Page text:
In addition to requiring spin, the web may be provided at one velocity and a pad may be cut from the web at a cut pitch. However, the cut pitch is likely a different spacing interval than the desired placement pitch on a receiving surface. In the case of a diaper, for example, the pad may be an absorbent insert to be placed on a fluid impervious chassis. Therefore, the web may be cut at a cut pitch, X, and the receiving pitch, or distance between consecutive chasses at the receiving surface may be represented as Y, where Y is comprised of a chassis trailing edge, an interval space, and a subsequent chassis leading edge. Therefore, it is desirable to compensate for the difference between the cut pitch, X, and the receive pitch, Y. Re-pitching is known in the art, but prior art device techniques tend to cause excessive wear on the devices due to the momentum changes that are required.

Hence, the art would benefit from an apparatus which is capable of receiving a continuous web at one velocity and cutting a section from the web at a first pitch to create a pad, which is transferred, oriented and properly spaced to a desired receiving pitch for placement on a receiving surface, while at the same time reducing wear on the devices.

SUMMARY OF THE INVENTION

Briefly, in accordance with a preferred embodiment thereof, provided are an apparatus and a method for receiving a continuous web, separating a section from the web thereby forming a pad, spinning the pad to a predetermined angle, and changing the spacing between neighboring pads while transferring the pad to a receiving surface.

In a preferred embodiment of the present invention, the apparatus generally includes a transfer mechanism and a cutter. The transfer mechanism comprises a plurality of pucks rotatably driven about a transfer axis. The cutter comprises an anvil roller and a plurality of knife blades rotatably driven about a knife blade axis. The transfer axis and knife blade axis are offset, so as to allow modification of the circumferential spacing between neighboring pucks. The pucks are each supported by a puck support. Each puck is coupled to a spin cam and a pitch cam. As the puck rotates about the transfer axis, the cams alter the position of the puck. The spin cam alters puck motion about a puck spin axis which is generally perpendicular to the transfer axis. The pitch cam alters the relative circumferential spacing of adjacent pucks.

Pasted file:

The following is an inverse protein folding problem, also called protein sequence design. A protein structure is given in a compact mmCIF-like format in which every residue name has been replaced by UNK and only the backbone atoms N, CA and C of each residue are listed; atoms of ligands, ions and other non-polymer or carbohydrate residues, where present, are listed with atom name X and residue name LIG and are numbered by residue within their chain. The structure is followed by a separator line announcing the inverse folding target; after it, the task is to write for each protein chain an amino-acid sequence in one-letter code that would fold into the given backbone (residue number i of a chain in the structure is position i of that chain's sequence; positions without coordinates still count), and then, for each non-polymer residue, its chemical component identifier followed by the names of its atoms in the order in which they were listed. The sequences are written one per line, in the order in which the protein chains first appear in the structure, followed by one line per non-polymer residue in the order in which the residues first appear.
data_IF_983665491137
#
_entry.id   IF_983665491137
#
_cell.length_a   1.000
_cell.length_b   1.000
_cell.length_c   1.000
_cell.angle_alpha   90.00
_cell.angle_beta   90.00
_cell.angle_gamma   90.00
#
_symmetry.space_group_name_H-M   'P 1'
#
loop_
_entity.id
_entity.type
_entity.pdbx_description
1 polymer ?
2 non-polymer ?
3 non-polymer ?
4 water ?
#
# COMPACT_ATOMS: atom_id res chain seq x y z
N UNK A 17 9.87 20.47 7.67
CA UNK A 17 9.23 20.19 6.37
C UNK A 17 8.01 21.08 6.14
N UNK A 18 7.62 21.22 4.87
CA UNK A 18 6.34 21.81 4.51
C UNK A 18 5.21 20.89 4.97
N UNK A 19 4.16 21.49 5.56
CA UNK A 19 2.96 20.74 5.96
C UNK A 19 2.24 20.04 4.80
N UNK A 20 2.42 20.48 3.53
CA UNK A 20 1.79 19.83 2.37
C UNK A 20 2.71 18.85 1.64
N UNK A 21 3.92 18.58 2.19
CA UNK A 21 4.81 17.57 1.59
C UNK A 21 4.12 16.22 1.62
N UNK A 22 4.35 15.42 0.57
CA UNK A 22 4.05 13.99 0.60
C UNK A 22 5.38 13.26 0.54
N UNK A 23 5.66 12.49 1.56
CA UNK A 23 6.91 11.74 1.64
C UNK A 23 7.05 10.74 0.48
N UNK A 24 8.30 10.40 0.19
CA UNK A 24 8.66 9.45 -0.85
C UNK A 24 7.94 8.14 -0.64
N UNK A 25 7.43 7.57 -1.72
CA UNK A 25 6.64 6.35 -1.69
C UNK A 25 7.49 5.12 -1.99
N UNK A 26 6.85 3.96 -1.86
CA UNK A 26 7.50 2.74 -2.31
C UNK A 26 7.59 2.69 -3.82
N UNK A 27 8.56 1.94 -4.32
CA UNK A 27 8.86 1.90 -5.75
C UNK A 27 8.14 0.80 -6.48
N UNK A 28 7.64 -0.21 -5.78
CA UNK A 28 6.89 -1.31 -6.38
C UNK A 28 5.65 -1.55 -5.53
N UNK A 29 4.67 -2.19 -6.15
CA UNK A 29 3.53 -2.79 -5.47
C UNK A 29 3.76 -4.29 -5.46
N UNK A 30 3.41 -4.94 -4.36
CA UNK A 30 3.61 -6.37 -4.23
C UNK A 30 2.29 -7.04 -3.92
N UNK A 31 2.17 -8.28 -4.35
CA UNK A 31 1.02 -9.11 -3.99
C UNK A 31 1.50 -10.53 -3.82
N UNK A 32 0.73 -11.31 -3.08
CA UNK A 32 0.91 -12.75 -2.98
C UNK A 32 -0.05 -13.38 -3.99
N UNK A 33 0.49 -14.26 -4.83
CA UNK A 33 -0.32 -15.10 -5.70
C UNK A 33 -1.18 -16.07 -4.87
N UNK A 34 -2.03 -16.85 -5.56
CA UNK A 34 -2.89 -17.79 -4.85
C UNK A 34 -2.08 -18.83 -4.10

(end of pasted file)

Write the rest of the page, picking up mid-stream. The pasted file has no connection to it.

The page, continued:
A single transfer placement method according to the present invention includes the following steps:

    • 1. Receiving a continuous web.
    • 2. Cutting a discrete section from the continuous web, thereby forming a pad, wherein the pad is supported by a first surface; and
    • 3. Transporting the pad on the first surface to a receiving surface.

Additionally the transporting step may incorporate the following steps:

    • 1. Spinning the first surface to a predetermined angle; and
    • 2. Changing the speed of the first surface.
DESCRIPTION OF THE DRAWINGS

FIG. 1 is a front elevation view of an embodiment of a system according to the present invention.

FIG. 2 is a right side elevation view of the embodiment in FIG. 1, eliminating components that would otherwise obstruct the desired view, namely multiple pucks and anvil roll.